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Posted at 11:50 AM ET, 05/18/2010

Growth does NOT cause congestion

By washingtonpost.com editors
LOCAL BLOG NETWORK

Last week, Anthony Mauger wrote that "it should be obvious that our horrendous and worsening traffic congestion is a consequence of growth." Apologies to Mr. Mauger, but obvious or not, that claim is wrong wrong wrong.

Congestion is a consequence of overreliance on cars and of road systems designed to funnel traffic onto a small number of arterial streets. It is a consequence of building cities that require everyone to drive all the time for everything, on a very small number of roads. When we build cities that don't follow that model, they don't become congested.

Interestingly, there is a successful example of this right here in the D.C. region. Arlington has added over 20 million square feet of office space and 20,000 new residential units along its Orange Line Metro corridor in recent decades with no discernible increase in traffic congestion. That's as much office space as there is in all of Baltimore, and as many residential units as in the entire city of Rockville. Really. That happened. It happened because Arlington grew in a manner that did not inherently require people to drive. The development is compact enough that so many people walk, bike or take transit for so many of their daily needs, that congestion is not an issue.

Smart growth works. If you want to reduce congestion, that's how to do it. There really is no alternative, anyway. Stopping growth just means it goes somewhere else. If you "solve" your problem by stopping growth, you haven't solved anything, you've just made it somebody else's problem.

Dan Malouff blogs at BeyondDC.com . The Local Blog Network is a group of bloggers from around the D.C. region who have agreed to make regular contributions to All Opinions Are Local.

By washingtonpost.com editors  | May 18, 2010; 11:50 AM ET
Categories:  HotTopic, Local blog network, development, traffic  
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Comments

I agree that growth is not the exclusive cause of congestion, but that certainly does not mean that it is not *a* cause of congestion. Arlington has no doubt done a great job at limiting the impact of substantial growth, but to say that there has been no discernible increase in congestion is a bit laughable. I have only lived in Ballston for six years and there are definitely a lot more cars on the roads now than there were in 2004. Your point about the importance of smart growth, however, is a good one.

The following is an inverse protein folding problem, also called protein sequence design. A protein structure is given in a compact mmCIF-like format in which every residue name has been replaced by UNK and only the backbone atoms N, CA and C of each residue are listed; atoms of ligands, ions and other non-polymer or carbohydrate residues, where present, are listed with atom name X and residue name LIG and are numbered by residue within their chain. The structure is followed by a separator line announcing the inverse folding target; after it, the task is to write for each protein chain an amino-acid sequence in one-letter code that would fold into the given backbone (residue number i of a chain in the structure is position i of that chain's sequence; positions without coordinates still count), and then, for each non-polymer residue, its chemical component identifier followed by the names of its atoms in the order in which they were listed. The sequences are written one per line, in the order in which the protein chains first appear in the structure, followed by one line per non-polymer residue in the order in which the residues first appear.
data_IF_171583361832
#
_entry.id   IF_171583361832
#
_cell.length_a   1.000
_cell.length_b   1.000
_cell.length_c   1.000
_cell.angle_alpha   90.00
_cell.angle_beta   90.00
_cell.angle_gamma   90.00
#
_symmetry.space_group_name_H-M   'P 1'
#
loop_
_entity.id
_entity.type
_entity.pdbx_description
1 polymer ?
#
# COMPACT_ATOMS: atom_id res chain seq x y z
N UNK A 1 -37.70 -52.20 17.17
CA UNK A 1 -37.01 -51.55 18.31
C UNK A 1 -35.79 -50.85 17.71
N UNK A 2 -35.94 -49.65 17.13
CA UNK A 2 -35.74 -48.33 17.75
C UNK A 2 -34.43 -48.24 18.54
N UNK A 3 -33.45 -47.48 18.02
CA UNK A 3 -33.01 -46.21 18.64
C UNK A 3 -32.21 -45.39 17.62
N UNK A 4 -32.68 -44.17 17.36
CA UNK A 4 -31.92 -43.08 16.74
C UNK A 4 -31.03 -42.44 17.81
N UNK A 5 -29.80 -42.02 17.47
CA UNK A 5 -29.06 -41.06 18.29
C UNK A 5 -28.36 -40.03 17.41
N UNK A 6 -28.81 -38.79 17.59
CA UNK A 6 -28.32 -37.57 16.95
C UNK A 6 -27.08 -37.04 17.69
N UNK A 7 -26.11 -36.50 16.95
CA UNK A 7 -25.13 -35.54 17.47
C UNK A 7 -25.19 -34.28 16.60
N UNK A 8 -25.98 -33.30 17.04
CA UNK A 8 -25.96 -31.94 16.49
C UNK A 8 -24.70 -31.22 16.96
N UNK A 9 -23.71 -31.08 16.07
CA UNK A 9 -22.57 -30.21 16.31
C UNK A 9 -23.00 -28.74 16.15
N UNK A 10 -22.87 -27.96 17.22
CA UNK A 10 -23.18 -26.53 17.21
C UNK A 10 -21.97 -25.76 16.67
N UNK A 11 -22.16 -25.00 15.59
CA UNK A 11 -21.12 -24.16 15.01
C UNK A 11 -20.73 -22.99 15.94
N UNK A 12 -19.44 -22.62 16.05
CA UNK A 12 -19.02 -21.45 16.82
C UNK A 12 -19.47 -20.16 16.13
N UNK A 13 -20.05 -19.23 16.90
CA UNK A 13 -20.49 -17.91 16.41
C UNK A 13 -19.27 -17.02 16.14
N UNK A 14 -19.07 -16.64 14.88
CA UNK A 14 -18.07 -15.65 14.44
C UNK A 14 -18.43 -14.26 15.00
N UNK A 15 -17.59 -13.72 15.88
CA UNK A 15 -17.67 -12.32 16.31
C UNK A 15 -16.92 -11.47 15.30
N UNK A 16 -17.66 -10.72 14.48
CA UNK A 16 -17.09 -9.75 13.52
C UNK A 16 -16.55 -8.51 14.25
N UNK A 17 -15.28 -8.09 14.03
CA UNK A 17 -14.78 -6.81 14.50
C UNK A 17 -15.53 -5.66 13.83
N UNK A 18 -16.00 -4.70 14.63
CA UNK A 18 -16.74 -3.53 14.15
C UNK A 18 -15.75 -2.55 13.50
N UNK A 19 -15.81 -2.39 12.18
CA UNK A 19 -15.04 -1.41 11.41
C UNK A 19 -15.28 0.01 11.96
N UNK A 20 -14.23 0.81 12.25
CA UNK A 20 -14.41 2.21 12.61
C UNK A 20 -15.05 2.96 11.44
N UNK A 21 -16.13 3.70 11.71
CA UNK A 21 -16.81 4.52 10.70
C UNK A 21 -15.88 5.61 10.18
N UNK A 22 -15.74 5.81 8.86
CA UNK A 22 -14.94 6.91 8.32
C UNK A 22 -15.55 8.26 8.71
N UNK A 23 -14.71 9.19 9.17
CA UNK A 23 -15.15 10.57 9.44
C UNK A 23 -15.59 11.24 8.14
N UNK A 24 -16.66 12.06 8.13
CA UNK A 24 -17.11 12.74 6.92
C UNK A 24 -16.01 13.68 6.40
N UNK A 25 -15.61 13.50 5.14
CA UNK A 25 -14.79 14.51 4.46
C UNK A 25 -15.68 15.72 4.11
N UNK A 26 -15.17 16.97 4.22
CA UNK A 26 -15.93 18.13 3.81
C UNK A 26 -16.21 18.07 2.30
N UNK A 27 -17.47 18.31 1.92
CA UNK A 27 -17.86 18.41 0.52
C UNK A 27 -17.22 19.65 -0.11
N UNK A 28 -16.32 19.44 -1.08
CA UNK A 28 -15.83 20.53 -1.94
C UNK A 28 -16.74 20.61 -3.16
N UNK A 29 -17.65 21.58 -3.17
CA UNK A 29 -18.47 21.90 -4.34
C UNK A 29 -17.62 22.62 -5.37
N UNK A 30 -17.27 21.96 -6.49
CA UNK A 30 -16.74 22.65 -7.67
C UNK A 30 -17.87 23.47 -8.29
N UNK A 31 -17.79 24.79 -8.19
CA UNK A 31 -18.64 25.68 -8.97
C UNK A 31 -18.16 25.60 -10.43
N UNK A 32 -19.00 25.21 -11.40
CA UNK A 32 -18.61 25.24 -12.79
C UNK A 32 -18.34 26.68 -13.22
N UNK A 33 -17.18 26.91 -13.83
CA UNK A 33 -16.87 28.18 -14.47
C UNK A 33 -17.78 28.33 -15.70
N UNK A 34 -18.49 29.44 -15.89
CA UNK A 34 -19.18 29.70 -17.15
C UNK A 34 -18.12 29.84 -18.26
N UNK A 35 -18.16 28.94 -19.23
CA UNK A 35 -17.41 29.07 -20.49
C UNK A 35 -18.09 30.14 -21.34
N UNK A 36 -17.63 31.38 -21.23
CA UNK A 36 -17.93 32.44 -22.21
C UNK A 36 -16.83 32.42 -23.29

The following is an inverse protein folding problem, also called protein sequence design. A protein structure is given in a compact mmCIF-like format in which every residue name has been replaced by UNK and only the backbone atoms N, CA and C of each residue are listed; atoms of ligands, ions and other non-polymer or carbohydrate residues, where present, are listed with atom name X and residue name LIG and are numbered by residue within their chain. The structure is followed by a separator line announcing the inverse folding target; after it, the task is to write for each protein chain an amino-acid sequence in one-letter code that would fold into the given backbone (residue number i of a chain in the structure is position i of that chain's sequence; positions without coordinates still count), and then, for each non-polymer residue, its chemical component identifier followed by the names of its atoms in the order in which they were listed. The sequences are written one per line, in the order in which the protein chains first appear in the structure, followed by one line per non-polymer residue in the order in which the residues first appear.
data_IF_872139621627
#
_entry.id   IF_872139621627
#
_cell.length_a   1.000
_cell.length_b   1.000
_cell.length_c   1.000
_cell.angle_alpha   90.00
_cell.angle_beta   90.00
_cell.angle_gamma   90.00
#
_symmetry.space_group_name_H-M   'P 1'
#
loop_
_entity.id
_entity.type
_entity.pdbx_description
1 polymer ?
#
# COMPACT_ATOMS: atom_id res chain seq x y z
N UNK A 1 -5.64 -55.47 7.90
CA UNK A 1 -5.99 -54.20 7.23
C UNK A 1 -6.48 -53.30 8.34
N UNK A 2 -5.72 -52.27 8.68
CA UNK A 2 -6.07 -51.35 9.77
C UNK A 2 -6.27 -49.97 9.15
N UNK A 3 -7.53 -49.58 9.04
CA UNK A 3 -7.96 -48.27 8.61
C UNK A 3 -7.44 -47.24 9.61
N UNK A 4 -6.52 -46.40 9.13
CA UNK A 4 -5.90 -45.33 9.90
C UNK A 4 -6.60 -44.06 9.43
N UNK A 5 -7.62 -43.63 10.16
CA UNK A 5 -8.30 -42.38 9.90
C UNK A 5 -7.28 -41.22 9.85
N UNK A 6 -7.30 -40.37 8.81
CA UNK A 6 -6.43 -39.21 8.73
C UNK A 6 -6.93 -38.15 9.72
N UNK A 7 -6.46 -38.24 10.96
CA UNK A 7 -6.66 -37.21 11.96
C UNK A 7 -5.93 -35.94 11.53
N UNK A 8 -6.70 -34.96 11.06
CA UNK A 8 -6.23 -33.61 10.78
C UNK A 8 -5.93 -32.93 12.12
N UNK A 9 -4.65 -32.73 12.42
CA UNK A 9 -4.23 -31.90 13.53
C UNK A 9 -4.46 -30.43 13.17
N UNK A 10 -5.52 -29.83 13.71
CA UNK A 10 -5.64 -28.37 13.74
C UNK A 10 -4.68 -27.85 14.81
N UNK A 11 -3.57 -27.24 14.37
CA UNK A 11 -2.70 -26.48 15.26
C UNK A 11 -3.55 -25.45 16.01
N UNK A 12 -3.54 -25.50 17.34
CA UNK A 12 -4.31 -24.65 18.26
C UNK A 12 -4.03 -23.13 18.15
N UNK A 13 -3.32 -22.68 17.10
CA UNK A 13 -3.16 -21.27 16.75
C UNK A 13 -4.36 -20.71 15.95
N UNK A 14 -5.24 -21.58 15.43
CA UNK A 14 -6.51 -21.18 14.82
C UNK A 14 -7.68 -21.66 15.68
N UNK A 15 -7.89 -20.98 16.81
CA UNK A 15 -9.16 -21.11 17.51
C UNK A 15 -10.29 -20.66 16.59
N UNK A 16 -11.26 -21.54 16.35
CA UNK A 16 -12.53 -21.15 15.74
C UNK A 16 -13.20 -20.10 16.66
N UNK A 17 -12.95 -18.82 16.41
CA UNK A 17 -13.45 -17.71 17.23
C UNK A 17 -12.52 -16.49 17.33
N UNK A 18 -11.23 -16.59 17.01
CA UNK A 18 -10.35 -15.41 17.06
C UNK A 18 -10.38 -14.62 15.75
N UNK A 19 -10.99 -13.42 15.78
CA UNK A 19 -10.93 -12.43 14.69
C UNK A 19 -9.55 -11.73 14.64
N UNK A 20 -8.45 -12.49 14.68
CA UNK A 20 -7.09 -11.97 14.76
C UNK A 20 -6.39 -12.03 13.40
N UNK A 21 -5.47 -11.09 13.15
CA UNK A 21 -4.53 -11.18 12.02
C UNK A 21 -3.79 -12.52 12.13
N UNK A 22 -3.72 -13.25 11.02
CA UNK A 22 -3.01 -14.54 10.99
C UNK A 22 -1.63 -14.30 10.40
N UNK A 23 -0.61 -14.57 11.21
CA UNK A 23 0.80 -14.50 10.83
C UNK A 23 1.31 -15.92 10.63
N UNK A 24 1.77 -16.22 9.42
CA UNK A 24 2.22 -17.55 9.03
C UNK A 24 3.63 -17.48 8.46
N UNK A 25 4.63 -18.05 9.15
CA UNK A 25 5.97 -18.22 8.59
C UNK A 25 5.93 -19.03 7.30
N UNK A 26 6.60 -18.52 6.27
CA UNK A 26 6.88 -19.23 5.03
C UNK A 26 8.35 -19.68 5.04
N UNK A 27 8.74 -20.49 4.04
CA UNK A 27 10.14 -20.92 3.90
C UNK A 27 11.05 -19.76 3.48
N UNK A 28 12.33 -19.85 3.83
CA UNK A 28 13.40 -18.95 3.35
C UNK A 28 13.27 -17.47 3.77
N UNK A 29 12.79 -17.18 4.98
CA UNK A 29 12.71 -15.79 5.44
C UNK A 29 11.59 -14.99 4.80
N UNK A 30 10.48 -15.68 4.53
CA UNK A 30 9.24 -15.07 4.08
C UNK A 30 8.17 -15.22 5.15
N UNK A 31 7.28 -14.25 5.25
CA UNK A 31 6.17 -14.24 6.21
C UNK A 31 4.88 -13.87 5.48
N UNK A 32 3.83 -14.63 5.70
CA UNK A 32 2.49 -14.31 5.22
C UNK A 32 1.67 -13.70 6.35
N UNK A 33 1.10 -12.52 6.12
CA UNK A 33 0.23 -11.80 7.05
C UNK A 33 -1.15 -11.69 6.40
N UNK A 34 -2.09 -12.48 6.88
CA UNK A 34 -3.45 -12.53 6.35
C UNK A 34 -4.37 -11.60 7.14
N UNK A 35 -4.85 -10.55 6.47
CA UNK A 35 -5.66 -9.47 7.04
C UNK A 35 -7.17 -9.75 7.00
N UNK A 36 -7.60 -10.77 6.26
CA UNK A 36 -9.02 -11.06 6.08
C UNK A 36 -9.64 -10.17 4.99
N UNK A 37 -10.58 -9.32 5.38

Posted by: fstallone | May 19, 2010 10:30 AM | Report abuse

Such a concept requires that you have spare capacity SOMEWHERE. In this case, it was with Metro, but Metro effectively no longer has spare capacity.

Posted by: ajfroggie | May 19, 2010 2:16 PM | Report abuse

Metro has lots and lots of space capacity, just not everywhere in the system. It is running low on capacity between Rosslyn and Foggy Bottom, but some portions are as underused as that portion is full.

Posted by: Dan Malouff | May 19, 2010 6:12 PM | Report abuse

I don't disagree that some portions are well-underused (I live on one). But the core of Metro's capacity problems is on the Orange Line to and THROUGH Arlington. That's why what worked for Arlington over the past 30 years won't work anymore unless and until Metro resolves that capacity problem.

Posted by: ajfroggie | May 20, 2010 7:04 AM | Report abuse

What matters most is that Arlington residents give really high marks to both the trasnportation system and the quality of life here. This is based on a 2009 resident survey conducted by Arlington County Commuter Services. More information is posted on CommuterPageBlog(www.commuterpageblog.com).

Posted by: sonalisoneji | May 20, 2010 10:15 AM | Report abuse

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